The speaker also comments on the commercialization of love and how it has seemingly become something that we can purchase. She criticizes the romanticized shapes of hearts, which “look nothing/like real hearts” (Atwood 4-5). Instead of using an image of the human heart, which would represent raw human emotion, the shape of hearts typically used to illustrate love are fluffy and unrealistic. The speaker reminds us that despite how powerful we consider the word ‘love’ to be, we “can sell/it,” (Atwood 6-7) as well as find it in “magazines,” (Atwood 11) and “cook with it” (Atwood 14). This word has become mundane and common, which reduces its value, despite the fact that it is meant to signify a powerful emotion. She asks how we, as humans, know that we are the ultimate definers of love, and that love is not what takes place “at the cool/debaucheries of slugs under damp/pieces of cardboard” (Atwood 14-16). The speaker implies that because these animals are not occupied with the image of their love, they are able to experience it to its fullest extent. “The Act of Love Poetry and Personality,” written by literary critic Hayden Carruth, describes the feeling of love as “a spiritual happening,” (Carruth 307) and the second stanza of Atwood’s poem further explores this by effectively contrasting with the first stanza. While the first stanza describes our conscious idea of love, the second one reminds us what our unconscious understanding of this feeling is.

It is in the final lines of the poem that the speaker acknowledges the relationship between herself and the reader; she refers to them as “the two/of us” (Atwood 21-22). She goes on to explain that, despite the aforementioned connotations of the word ‘love,’ it is “too sparse/to fill those deep bare/vacuums between the stars” (Atwood 24-26). Due to the love she shares with whomever the poem has been written for, the speaker is unable to find a concrete definition for it, and therefore leaves it up to the reader. What we do not want to fall into, she explains, is not love, but rather “that fear” (Atwood 29) associated with that which we do not know about love. Despite the previous criticism of our many conscious ideas of love, the speaker clarifies that the word is still “not enough” (Atwood 30) to describe the pure emotion we feel when we love someone. We fill numerous gaps in our lives with the word ‘love’ to temporarily solve any issues we see present, according to the first stanza, and yet, when the time comes to truly express our raw human sentiments, the speaker suggests that the word is inadequate. She describes the significance of the word as “a cliffside” (Atwood 36), something we have the choice to “hold on or let go” (Atwood 37) of. Ultimately, the speaker of Atwood’s poem suggests that, although we have so many ways to use the word ‘love,’ they are oftentimes trivial, so when we attempt to use it to describe our genuine feelings, it falls short.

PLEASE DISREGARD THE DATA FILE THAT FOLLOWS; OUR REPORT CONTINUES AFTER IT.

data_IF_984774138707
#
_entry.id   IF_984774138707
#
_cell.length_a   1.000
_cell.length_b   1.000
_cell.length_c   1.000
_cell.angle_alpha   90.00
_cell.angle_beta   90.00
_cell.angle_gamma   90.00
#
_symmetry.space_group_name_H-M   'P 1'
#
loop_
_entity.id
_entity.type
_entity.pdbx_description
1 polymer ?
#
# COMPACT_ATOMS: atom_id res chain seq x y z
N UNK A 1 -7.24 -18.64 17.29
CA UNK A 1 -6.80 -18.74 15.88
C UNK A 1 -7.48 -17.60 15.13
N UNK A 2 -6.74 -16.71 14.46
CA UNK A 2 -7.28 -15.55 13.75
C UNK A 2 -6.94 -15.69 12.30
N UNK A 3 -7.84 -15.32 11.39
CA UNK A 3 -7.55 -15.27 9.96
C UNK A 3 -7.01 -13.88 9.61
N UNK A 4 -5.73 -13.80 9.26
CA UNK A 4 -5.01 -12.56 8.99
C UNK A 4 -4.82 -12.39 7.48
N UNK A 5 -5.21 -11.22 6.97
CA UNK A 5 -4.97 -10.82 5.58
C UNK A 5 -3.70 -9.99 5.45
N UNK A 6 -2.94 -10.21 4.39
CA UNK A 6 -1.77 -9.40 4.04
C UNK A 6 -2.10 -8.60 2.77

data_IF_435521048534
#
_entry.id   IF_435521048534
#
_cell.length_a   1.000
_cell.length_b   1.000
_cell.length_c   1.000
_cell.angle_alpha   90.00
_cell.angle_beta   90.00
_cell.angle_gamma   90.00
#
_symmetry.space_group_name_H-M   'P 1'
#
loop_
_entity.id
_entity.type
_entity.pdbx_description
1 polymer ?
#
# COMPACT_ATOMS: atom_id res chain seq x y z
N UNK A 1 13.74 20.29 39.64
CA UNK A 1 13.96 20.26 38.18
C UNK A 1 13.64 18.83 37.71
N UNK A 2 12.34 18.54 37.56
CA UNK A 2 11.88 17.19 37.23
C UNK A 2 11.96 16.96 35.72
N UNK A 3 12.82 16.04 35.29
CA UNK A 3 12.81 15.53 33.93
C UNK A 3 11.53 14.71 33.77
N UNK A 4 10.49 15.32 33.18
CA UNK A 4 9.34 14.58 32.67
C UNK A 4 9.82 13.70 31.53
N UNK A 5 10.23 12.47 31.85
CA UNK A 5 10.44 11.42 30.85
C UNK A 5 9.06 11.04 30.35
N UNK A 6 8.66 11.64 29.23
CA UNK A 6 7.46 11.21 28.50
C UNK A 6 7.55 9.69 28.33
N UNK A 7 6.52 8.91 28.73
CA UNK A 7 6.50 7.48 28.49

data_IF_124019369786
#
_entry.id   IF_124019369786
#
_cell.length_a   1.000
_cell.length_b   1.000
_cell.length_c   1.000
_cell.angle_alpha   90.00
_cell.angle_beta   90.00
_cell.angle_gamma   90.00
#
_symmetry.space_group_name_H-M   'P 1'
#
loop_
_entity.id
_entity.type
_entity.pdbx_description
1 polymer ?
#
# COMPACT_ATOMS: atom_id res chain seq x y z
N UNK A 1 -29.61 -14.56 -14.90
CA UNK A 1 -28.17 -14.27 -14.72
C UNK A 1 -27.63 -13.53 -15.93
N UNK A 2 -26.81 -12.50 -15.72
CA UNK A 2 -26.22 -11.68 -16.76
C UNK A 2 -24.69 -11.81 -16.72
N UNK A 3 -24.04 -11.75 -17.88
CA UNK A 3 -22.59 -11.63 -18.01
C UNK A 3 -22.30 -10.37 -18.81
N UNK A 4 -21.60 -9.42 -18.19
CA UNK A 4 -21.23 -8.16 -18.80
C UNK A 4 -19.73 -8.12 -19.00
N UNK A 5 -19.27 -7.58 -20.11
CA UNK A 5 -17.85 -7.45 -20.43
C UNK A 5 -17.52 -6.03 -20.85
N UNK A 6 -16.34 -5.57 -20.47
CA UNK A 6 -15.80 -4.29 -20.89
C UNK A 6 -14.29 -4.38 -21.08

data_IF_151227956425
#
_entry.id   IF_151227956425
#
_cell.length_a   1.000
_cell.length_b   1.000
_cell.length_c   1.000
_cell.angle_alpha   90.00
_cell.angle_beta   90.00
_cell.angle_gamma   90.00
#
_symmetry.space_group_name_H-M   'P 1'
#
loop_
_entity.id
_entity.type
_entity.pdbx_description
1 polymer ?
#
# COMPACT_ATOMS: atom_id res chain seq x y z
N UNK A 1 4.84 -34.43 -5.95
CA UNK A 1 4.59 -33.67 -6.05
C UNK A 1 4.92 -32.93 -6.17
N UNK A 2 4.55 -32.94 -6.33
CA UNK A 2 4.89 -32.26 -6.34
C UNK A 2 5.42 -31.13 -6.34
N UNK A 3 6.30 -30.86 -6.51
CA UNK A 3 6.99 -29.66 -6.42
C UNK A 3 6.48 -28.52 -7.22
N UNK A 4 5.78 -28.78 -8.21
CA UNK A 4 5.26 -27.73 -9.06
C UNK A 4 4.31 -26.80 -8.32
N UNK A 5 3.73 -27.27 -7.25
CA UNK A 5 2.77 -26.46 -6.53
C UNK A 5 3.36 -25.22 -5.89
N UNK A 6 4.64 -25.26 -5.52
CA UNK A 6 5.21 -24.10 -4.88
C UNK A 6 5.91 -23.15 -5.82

The concept of love is an unwaveringly popular subject in poetry, and throughout the years, we have used the word ‘love’ more and more often, diminishing the power it once held. Some of the earliest love sonnets, written by Petrarch, are devoted to an idealization of the beloved, a trope that is spoofed by Shakespeare in Sonnet 130. Atwood’s poem “Variations on the Word Love” presents varying interpretations of the word, ultimately reducing its importance in our lives. Through an analysis of the history of love poetry, as well as a close reading of these poems, it is arguable that love does not have to represent an idealized feeling, as was the norm in most earlier poetry, but rather something real and human.

[1] Liana Bellon, Integrating Activity. Winter 2020.

Works Cited

Primary Sources

Atwood, Margaret. “Variations On The Word Love”. Selected Poems II: Poems Selected & New 1976-1986. Oxford University Press Canada. 1986. Page 85.

Petrarca, Francesco. “Sonnet 90” The Worlds of Petrarch ed. Giuseppe Mazzotta. Duke University Press. 1993 Pages 60-61.

Shakespeare, William. “Sonnet 18”. Shakespeare’s Sonnets, ed. Katherine Duncan-Jones. Revised edition. Bloomsbury Publishing Plc. 2010. Page 147.

Shakespeare, William. “Sonnet 130”. Shakespeare’s Sonnets, ed. Katherine Duncan-Jones. Revised edition. Bloomsbury Publishing Plc. 2010. Page 375.

Secondary Sources

Adorno, Theodor W. Can One Live After Auschwitz? A Philosophical Reader, ed. Rolf Tiedemann, 3-18. Stanford, CA: Stanford University Press. 1960.

Brans, Jo, and Margaret Atwood. “Using What You’re Given: An Interview with Margaret Atwood.” Southwest Review, vol. 68, no. 4, 1983, pp. 301–315.

Bryson, Michael and Arpi Movsesian. “Love and Authority: Love Poetry and Its Critics.” Love and Its Critics: From the Song of Songs to Shakespeare and Milton’s Eden. 1st ed., Open Book Publishers, Cambridge, UK, 2017, pp. 1–36.

Carruth, Hayden. “The Act of Love Poetry and Personality.” The Sewanee Review, vol. 84, no. 2, 1976, pp. 305–313.